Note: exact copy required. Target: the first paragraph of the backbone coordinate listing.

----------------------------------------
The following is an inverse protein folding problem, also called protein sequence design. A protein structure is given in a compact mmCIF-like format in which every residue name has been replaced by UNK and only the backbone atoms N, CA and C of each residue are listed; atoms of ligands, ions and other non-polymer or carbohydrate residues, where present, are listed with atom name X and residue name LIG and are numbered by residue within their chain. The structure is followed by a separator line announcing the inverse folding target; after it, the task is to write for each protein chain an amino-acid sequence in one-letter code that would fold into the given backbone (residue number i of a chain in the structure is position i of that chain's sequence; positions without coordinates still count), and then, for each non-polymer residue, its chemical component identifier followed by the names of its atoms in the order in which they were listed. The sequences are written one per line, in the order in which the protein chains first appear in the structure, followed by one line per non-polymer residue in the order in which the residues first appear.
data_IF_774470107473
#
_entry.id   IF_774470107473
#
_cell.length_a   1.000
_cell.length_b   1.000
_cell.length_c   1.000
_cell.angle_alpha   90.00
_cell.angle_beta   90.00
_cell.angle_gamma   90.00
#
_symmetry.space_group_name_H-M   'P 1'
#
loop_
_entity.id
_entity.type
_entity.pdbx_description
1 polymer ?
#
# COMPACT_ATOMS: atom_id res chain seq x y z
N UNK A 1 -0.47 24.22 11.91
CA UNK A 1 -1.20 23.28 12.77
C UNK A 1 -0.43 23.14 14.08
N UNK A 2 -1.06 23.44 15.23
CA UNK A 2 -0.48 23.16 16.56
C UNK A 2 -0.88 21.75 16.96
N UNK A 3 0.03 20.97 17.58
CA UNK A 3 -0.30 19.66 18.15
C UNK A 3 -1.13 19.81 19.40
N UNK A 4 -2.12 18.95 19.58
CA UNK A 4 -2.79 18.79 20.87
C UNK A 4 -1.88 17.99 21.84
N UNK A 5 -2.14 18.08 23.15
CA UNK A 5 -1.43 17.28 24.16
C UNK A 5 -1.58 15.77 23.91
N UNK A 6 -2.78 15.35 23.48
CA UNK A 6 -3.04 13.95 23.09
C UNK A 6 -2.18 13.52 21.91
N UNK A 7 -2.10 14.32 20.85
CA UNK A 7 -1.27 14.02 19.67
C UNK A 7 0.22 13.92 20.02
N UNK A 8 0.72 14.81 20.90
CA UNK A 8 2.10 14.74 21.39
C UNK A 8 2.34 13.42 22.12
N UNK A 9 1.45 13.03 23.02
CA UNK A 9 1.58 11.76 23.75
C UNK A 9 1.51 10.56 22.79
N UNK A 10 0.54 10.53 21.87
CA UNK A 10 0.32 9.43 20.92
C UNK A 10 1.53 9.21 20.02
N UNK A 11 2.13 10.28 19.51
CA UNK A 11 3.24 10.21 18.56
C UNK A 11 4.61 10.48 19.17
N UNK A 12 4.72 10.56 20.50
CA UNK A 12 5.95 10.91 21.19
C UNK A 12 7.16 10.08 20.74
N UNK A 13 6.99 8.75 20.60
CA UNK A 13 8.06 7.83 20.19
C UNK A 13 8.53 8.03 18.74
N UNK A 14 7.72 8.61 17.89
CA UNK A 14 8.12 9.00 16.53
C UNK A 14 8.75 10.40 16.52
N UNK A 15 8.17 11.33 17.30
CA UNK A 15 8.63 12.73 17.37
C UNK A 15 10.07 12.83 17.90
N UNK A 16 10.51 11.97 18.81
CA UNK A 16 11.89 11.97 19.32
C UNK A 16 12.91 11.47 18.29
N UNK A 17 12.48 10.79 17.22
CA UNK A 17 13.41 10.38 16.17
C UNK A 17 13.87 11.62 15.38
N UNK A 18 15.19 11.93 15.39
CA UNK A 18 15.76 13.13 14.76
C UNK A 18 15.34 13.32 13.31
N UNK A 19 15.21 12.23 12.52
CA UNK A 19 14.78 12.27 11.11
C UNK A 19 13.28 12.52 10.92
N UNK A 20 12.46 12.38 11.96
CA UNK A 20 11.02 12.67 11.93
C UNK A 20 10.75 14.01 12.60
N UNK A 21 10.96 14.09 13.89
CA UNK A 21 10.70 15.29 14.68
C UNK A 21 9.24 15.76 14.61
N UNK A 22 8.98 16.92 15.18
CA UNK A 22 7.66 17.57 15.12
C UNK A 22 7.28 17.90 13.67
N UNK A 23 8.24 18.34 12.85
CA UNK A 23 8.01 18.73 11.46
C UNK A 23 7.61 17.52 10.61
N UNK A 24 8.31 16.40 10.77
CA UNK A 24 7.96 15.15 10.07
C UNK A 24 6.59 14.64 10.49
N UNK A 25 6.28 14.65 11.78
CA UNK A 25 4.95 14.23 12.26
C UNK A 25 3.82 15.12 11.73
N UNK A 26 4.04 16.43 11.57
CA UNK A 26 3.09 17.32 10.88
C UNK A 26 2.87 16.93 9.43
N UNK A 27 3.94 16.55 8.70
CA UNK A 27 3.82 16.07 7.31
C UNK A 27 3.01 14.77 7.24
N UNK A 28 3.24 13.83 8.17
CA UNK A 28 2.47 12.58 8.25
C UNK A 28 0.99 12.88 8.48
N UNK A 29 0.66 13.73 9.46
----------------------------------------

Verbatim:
The following is an inverse protein folding problem, also called protein sequence design. A protein structure is given in a compact mmCIF-like format in which every residue name has been replaced by UNK and only the backbone atoms N, CA and C of each residue are listed; atoms of ligands, ions and other non-polymer or carbohydrate residues, where present, are listed with atom name X and residue name LIG and are numbered by residue within their chain. The structure is followed by a separator line announcing the inverse folding target; after it, the task is to write for each protein chain an amino-acid sequence in one-letter code that would fold into the given backbone (residue number i of a chain in the structure is position i of that chain's sequence; positions without coordinates still count), and then, for each non-polymer residue, its chemical component identifier followed by the names of its atoms in the order in which they were listed. The sequences are written one per line, in the order in which the protein chains first appear in the structure, followed by one line per non-polymer residue in the order in which the residues first appear.